Rolling Review Wrap-Up: Vendors' RFP Responses Make The Case For Switching

But revamping your network won't be easy, and Cisco casts a long shadow.

Mike Fratto

September 3, 2008

8 Min Read
Network Computing logo

An organization distributes a request for proposal when it's thinking about making a vendor switch or substantially upgrading an existing system. We invited several companies to respond to an RFP specifying a new network architecture for TacDoh, a fictional, fast-growing purveyor of deep-fried desserts. In its RFP, TacDoh aimed to simplify management, unify its architecture, incorporate voice over IP, and add security features.

Wowing potential customers is important to vendors responding to RFPs because incoming vendors have a hard time supplanting incumbents.

That incumbent vendor is most likely Cisco: The company dominates in the access, distribution, and core switching layers as well as the data center. Interestingly, for all the complaining we hear about Cisco from peers, IT administrators, and CIOs, in a recent InformationWeek Research survey of 295 technology pros, 76% of respondents say they'd prefer to purchase Cisco gear, followed by Hewlett-Packard ProCurve at 22%, then everyone else.

InformationWeek Reports

We didn't position this RFP-based Rolling Review as "anyone but Cisco," but Cisco declined to participate, citing resource issues. We received responses from five other vendors: Alcatel-Lucent, Extreme Networks, Foundry Networks, HP ProCurve, and 3Com.

Alcatel-Lucent, HP ProCurve, and 3Com all made our short list because their proposed network designs hit all of our requirements, with resilience and advanced features to support TacDoh's VoIP and security initiatives.



Find out how smart switches and NAC can boost your control.

Download this free
InformationWeek Report

>> See all our Reports <<

HP ProCurve is the best value because it came in with the lowest price and the company has the best no-cost warranty, with free software upgrades and a lifetime next-day replacement program for hardware--options that other vendors, including Foundry and Extreme, charge for.

But that doesn't mean Foundry and Extreme were second-rate: Foundry presented a strong set of products for data center computing, and its recently announced acquisition by Brocade should boost its position in the market. We like some of the advanced features Extreme offered, such as event scripting. But Extreme is a pure-play switch vendor, and its limited product line puts it at a disadvantage and made it a poor choice for TacDoh.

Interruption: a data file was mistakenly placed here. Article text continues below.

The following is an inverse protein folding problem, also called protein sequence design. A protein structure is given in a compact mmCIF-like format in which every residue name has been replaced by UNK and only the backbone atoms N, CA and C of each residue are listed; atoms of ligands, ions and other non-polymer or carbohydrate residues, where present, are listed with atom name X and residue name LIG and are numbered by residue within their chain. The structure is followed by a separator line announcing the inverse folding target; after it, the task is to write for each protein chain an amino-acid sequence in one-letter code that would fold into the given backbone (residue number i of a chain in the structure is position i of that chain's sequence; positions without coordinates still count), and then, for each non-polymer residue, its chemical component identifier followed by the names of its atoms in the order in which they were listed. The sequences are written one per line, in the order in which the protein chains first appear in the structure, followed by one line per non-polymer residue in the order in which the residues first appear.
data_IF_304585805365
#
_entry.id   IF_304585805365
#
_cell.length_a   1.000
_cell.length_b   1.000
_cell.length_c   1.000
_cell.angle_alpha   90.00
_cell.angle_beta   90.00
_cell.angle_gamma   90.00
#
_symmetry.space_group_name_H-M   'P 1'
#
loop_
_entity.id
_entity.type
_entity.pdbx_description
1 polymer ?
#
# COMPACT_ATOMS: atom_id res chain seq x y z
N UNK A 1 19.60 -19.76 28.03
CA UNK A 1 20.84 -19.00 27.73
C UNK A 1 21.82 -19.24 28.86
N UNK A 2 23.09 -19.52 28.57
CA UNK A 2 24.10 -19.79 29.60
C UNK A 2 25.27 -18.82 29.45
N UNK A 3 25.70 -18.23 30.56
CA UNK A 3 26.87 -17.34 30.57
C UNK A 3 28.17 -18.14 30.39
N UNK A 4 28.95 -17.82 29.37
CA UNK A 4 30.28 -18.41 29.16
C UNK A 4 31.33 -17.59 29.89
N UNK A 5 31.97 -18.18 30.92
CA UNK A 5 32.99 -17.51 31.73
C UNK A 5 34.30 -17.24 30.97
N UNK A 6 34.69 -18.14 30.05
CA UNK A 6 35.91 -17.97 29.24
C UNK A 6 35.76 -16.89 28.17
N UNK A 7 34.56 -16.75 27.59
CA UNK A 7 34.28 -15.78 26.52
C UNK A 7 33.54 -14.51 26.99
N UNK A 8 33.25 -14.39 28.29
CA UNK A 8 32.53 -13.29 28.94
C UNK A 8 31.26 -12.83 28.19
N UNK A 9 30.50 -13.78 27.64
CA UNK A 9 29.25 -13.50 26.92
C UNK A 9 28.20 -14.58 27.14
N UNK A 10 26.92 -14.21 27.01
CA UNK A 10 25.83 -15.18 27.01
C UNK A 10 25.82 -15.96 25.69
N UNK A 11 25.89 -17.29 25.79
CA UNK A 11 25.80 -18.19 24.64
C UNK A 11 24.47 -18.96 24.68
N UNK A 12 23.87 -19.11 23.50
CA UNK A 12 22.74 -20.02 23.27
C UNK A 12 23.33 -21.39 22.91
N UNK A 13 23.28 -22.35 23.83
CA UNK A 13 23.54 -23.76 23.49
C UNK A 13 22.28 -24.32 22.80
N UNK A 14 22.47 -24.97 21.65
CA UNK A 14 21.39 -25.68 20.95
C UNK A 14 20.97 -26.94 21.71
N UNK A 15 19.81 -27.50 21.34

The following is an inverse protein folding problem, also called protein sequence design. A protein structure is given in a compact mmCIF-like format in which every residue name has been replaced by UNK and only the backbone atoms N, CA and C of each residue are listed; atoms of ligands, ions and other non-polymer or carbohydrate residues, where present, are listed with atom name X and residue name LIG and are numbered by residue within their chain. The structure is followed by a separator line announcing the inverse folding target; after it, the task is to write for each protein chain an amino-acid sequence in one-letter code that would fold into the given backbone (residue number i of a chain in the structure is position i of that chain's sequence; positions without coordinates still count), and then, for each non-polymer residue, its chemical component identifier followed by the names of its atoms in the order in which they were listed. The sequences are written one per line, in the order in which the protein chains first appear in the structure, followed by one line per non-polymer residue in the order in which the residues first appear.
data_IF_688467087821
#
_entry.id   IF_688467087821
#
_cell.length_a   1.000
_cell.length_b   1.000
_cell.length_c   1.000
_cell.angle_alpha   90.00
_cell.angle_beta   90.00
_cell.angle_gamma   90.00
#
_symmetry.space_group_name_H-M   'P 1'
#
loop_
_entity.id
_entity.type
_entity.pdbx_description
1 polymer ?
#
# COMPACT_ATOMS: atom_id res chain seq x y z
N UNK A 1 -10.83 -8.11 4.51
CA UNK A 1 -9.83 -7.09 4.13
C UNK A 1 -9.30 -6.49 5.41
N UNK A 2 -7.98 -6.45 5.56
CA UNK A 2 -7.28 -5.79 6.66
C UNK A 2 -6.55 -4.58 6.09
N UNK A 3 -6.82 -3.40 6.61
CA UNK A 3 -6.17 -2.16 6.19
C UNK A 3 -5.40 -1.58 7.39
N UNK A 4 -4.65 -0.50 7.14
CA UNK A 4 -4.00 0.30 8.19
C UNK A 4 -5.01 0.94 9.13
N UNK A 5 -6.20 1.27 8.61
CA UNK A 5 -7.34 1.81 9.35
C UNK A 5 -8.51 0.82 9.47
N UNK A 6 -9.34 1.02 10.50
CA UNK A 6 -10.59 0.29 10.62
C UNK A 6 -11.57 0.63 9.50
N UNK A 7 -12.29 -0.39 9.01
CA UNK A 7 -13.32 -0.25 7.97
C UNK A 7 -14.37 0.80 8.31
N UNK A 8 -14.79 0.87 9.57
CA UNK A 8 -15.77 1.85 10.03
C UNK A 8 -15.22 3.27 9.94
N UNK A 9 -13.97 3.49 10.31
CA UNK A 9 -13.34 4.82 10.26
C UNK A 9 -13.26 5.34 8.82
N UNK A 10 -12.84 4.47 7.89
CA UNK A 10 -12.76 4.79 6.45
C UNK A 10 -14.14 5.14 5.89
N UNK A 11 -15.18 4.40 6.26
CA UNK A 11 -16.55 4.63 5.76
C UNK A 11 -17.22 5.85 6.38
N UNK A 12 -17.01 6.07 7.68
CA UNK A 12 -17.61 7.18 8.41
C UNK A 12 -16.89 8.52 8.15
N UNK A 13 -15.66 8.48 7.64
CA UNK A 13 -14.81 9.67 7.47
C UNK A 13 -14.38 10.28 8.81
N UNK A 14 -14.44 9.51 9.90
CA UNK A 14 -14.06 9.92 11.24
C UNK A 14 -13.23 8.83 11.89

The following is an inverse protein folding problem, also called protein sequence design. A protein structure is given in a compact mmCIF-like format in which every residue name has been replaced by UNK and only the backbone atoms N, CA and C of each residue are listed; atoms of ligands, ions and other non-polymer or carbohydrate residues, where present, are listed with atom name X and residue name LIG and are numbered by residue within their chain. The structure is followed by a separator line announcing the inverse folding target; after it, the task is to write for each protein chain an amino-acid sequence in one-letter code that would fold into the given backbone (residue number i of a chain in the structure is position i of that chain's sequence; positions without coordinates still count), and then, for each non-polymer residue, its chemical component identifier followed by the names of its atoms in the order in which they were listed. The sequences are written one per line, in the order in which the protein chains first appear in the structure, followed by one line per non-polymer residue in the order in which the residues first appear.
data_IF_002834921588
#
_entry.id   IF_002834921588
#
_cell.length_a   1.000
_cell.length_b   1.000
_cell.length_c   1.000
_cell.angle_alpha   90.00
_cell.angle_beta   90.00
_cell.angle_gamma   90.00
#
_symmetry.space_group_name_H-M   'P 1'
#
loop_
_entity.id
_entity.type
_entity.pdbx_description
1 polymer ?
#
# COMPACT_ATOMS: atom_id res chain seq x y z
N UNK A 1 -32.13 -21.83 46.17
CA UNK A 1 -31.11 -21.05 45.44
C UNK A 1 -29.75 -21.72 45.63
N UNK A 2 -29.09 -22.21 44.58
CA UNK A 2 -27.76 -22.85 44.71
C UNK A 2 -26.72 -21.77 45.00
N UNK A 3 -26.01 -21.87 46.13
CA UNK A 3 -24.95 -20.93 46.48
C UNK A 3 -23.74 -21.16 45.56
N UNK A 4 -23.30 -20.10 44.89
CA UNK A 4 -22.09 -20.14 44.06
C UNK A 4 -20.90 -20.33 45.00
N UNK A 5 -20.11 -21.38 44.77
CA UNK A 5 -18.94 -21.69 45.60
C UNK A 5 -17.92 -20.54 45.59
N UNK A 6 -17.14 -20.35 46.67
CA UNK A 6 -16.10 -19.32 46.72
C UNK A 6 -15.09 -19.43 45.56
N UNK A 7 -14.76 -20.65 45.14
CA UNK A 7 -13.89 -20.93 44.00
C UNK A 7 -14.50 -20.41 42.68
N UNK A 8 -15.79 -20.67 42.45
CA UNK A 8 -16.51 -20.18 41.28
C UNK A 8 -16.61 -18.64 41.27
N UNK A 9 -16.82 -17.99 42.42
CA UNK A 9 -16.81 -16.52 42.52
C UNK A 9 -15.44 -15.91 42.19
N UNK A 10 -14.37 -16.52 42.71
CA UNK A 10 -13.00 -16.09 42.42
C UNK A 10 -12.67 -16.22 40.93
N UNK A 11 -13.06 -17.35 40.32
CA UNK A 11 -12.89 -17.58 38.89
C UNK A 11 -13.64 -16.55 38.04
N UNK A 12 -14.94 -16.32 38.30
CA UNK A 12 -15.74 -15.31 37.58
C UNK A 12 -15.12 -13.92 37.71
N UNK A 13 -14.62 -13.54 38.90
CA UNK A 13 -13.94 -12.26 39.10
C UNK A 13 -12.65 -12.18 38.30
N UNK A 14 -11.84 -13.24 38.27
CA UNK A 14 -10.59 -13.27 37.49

There are plenty of reasons to upgrade a switching infrastructure. When asked what technical drivers would induce them to upgrade, respondents to our survey cited more capacity in the access, distribution, and core layers, and more capacity in the data center as their top technical reasons for upgrading. The need to improve fault tolerance wasn't far behind.

The top business drivers among IT professionals we surveyed were to improve network security, support real-time communications, and improve fault tolerance and network flexibility (see chart, "How important are these switch upgrade factors?", below).

Performance is very important. In this Rolling Review, we considered a few factors that affect performance, such as how devices are interconnected and what types of switches (stackable or chassis) are used at the edge and the core. In addition to raw throughput, TacDoh's plan for VoIP requires a low-latency network.

Redundant 10-Gbps links were common in all the designs. The difference lies in whether multiple links can be aggregated, accumulating bandwidth as needed. Extreme's uplinks were active/passive, which limited us to 10 Gbps. Designs from Foundry and 3Com aggregated multiple 10-Gbps uplinks for increased bandwidth and high availability, which provided plenty of room for growth. Alcatel-Lucent's edge switches can support two 10-Gbps ports each, but the company specified a single core in its design, so adding more uplinks would only add more capacity--the sole core switch is a single point of failure.

chart: How important are these switch upgrade factors??

HP ProCurve's design includes redundant, aggregated 1-Gbps uplinks to the core/server switches. This provides only 2-Gbps capacity, but the 5400zl chassis line can be upgraded to 10 Gbps in the future. This fit within the requirements of our RFI, so the lack of 10 Gbps doesn't detract from the design. The inclusion of 10 Gbps from other vendors means fewer upgrades in the future.

Comparing stackable switches versus chassis at the edge is really a comparison of cost, flexibility, and performance. The stackables from all the vendors are remarkably similar. All boast a bidirectional ring topology so traffic can pass in either direction on the ring, up and down the stack, via the shortest route. Switches can be added anywhere in the stack up to eight high, for a maximum density of 384 ports in 48-port increments. Stacking access switches, which Alcatel-Lucent's, Extreme's, and 3Com's designs offer, is a lower-cost way to add ports incrementally.